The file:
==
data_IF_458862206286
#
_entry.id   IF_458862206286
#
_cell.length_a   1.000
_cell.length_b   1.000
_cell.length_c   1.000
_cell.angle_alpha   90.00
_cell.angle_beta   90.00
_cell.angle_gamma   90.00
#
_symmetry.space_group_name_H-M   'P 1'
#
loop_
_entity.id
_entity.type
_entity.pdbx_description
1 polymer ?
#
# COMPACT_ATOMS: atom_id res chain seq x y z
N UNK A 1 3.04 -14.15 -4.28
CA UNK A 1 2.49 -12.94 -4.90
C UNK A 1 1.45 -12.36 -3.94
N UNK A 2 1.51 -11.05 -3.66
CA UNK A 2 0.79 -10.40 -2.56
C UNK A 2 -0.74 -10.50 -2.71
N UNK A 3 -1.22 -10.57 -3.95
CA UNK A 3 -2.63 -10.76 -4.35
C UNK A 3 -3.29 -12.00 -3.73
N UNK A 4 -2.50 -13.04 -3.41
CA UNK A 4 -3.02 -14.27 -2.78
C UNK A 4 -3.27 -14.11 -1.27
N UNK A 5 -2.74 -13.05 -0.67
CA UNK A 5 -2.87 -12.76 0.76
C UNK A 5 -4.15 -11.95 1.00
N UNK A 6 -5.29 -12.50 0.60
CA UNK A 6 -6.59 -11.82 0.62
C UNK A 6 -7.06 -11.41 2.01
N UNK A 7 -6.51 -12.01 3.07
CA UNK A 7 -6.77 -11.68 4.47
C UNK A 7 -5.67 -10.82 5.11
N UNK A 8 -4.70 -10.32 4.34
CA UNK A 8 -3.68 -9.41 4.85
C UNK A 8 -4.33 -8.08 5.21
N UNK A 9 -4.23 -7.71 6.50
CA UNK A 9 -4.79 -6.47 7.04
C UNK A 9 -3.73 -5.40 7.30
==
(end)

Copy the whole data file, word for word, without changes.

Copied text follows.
data_IF_458862206286
#
_entry.id   IF_458862206286
#
_cell.length_a   1.000
_cell.length_b   1.000
_cell.length_c   1.000
_cell.angle_alpha   90.00
_cell.angle_beta   90.00
_cell.angle_gamma   90.00
#
_symmetry.space_group_name_H-M   'P 1'
#
loop_
_entity.id
_entity.type
_entity.pdbx_description
1 polymer ?
#
# COMPACT_ATOMS: atom_id res chain seq x y z
N UNK A 1 3.04 -14.15 -4.28
CA UNK A 1 2.49 -12.94 -4.90
C UNK A 1 1.45 -12.36 -3.94
N UNK A 2 1.51 -11.05 -3.66
CA UNK A 2 0.79 -10.40 -2.56
C UNK A 2 -0.74 -10.50 -2.71
N UNK A 3 -1.22 -10.57 -3.95
CA UNK A 3 -2.63 -10.76 -4.35
C UNK A 3 -3.29 -12.00 -3.73
N UNK A 4 -2.50 -13.04 -3.41
CA UNK A 4 -3.02 -14.27 -2.78
C UNK A 4 -3.27 -14.11 -1.27
N UNK A 5 -2.74 -13.05 -0.67
CA UNK A 5 -2.87 -12.76 0.76
C UNK A 5 -4.15 -11.95 1.00
N UNK A 6 -5.29 -12.50 0.60
CA UNK A 6 -6.59 -11.82 0.62
C UNK A 6 -7.06 -11.41 2.01
N UNK A 7 -6.51 -12.01 3.07
CA UNK A 7 -6.77 -11.68 4.47
C UNK A 7 -5.67 -10.82 5.11
N UNK A 8 -4.70 -10.32 4.34
CA UNK A 8 -3.68 -9.41 4.85
C UNK A 8 -4.33 -8.08 5.21
N UNK A 9 -4.23 -7.71 6.50
CA UNK A 9 -4.79 -6.47 7.04
C UNK A 9 -3.73 -5.40 7.30